Traditionally, the taxonomy of ilklness has been pursued in this fashion. Ilnesses are classified by organ, then by tissue, and the by temporal behavior of those tissues.

One example of this is the system of classification of cardiac rhythm diseases.

However, in the domain of psychiatric illness such an approach has not been pursued, at least in the past.

We can ask why this is, The reason becomes apparent if we look at the structure of the central nervious system. Distinct portions of the brain, participate in the same tasks, and one anatomical structure can have many diffierent tasks.

If we examine cardiac nerve controls, each pathway has a distnct, and relatively unique task. The same can be said for peripheral motor nerves.

In some cases, illnesses in these structures are defined by the microscopic pathology found on examination following biopsy or autopsy.

To a certain extent, psychiatric taxonomy has implicitly utilizated such an approach, but only implicitly. For example, diseases leading to disturbance of sensorium are not localized to the extended nerve network that maintains intact sensorium. And yet, the entire group of illnesses are assembled under the topic of delirium.

Thus, it is necessary to recognize that we have a choice. We can divide illnesses based by task (by biological task) or by source of illness.

In some cases, these two methods of classification will obtain the same result.

One example of this is the occurence of substance dependence and abuse, in populations in which the bioological function of maintaining sobriety is overwhelmed, and at the same time, is usually linked to a unique causation (a specific recurrent substance exposure). The concurrence of these two classification methods, in this case, leaves us still with a difficult choice.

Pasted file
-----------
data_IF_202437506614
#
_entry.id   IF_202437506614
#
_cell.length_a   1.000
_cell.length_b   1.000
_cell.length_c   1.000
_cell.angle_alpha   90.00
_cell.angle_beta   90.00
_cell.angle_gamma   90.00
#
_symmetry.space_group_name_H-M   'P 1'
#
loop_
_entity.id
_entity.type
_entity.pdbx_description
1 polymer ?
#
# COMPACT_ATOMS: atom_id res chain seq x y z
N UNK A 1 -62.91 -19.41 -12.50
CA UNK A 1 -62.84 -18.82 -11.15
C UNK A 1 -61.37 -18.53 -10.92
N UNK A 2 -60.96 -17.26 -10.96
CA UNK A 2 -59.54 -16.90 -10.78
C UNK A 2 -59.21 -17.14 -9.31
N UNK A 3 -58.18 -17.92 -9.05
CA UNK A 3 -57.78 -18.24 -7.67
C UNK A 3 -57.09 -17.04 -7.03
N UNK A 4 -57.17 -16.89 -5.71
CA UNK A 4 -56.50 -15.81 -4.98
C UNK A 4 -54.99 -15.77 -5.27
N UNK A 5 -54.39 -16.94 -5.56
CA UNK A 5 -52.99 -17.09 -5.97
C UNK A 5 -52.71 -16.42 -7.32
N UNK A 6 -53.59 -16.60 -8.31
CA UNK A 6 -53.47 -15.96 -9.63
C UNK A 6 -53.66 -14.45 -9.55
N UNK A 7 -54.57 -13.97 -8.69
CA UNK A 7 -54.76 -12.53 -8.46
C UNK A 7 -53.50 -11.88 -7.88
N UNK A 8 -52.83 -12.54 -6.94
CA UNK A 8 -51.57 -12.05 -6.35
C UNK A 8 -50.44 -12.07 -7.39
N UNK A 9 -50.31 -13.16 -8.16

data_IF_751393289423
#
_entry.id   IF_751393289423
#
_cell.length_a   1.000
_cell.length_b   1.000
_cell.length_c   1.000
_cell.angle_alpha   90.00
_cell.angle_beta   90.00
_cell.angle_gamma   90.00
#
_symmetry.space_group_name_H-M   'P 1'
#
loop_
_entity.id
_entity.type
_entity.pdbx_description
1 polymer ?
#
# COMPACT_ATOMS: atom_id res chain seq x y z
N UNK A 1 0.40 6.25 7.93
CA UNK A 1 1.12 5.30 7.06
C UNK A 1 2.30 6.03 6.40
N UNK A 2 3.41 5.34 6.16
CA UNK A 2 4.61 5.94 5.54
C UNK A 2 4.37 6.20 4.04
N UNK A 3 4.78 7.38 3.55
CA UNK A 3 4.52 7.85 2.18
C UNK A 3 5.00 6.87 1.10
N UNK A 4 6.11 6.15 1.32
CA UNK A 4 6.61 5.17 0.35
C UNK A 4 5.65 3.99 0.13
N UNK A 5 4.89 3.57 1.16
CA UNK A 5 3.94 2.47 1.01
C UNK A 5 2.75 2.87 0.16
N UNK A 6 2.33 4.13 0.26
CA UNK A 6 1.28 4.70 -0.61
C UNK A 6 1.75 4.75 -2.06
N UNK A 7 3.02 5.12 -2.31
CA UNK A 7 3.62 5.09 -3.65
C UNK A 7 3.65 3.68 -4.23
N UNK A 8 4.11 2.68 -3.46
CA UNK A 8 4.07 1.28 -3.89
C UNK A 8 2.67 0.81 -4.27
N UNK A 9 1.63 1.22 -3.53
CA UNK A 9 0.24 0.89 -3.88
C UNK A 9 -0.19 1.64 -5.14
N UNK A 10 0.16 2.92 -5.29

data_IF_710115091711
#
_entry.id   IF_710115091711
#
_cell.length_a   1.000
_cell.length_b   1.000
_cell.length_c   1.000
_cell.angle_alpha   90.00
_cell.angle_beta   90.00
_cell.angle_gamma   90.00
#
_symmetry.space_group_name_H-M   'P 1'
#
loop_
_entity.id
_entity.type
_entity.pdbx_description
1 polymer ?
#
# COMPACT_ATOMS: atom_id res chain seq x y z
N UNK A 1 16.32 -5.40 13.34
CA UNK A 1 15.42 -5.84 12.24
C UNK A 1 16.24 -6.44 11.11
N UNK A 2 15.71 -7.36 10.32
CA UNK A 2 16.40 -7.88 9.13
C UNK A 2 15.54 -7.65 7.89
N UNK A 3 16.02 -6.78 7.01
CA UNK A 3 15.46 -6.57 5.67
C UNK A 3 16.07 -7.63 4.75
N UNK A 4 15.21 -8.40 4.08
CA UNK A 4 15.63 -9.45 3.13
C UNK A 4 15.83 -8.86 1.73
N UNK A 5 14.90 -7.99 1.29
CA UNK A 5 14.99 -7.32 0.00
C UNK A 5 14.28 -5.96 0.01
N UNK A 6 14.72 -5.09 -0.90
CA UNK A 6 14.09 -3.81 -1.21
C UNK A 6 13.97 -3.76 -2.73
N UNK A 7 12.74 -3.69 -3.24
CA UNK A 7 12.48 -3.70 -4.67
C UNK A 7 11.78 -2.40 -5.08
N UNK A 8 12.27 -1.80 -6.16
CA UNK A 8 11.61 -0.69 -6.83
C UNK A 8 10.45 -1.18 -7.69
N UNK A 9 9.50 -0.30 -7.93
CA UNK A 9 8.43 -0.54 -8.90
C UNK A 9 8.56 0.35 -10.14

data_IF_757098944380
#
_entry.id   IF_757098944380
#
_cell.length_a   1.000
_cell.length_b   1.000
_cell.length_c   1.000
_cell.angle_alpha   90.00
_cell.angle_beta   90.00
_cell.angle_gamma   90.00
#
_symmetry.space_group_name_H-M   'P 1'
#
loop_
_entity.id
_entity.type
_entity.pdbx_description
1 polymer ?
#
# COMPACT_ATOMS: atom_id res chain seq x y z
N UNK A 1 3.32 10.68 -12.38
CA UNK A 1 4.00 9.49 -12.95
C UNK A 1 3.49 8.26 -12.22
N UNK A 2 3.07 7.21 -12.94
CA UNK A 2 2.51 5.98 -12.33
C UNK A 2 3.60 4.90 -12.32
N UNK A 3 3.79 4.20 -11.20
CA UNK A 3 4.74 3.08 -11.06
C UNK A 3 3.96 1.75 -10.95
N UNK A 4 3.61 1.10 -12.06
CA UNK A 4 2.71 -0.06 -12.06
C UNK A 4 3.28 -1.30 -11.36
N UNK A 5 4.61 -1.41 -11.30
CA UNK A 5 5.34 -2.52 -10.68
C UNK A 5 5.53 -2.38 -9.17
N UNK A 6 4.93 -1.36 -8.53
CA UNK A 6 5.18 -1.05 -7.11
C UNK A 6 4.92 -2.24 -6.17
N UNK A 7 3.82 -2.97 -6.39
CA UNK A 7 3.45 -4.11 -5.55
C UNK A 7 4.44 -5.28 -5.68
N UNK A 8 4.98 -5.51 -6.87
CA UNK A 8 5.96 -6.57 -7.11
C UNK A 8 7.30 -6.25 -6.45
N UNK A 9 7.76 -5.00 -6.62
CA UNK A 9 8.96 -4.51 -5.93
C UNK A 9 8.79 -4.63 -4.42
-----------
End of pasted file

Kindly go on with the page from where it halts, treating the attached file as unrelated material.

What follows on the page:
IN the attached article on etiology of psychiatric illness, we can see that, for any given functional group within the central nervious system, sources of illness, although often narrow, can be quite wide, returning use to the former classification method.

Let use take another example. Many refractory psychologic illnesses are characterized by both environmental and genetic causation. For some patients, one source is much more important.

This is, appraently, true also for substance dependences.

And, for pataients with sociopathies, we also find this to be the case.

In order, therefore, to truly refine how we go about creating taxonomies of illness, we should be able to describe the course of the illness, and then begin with a description not based on the eitology or all the fucntional netwroks, but rather the initial functional network that becomes ill.

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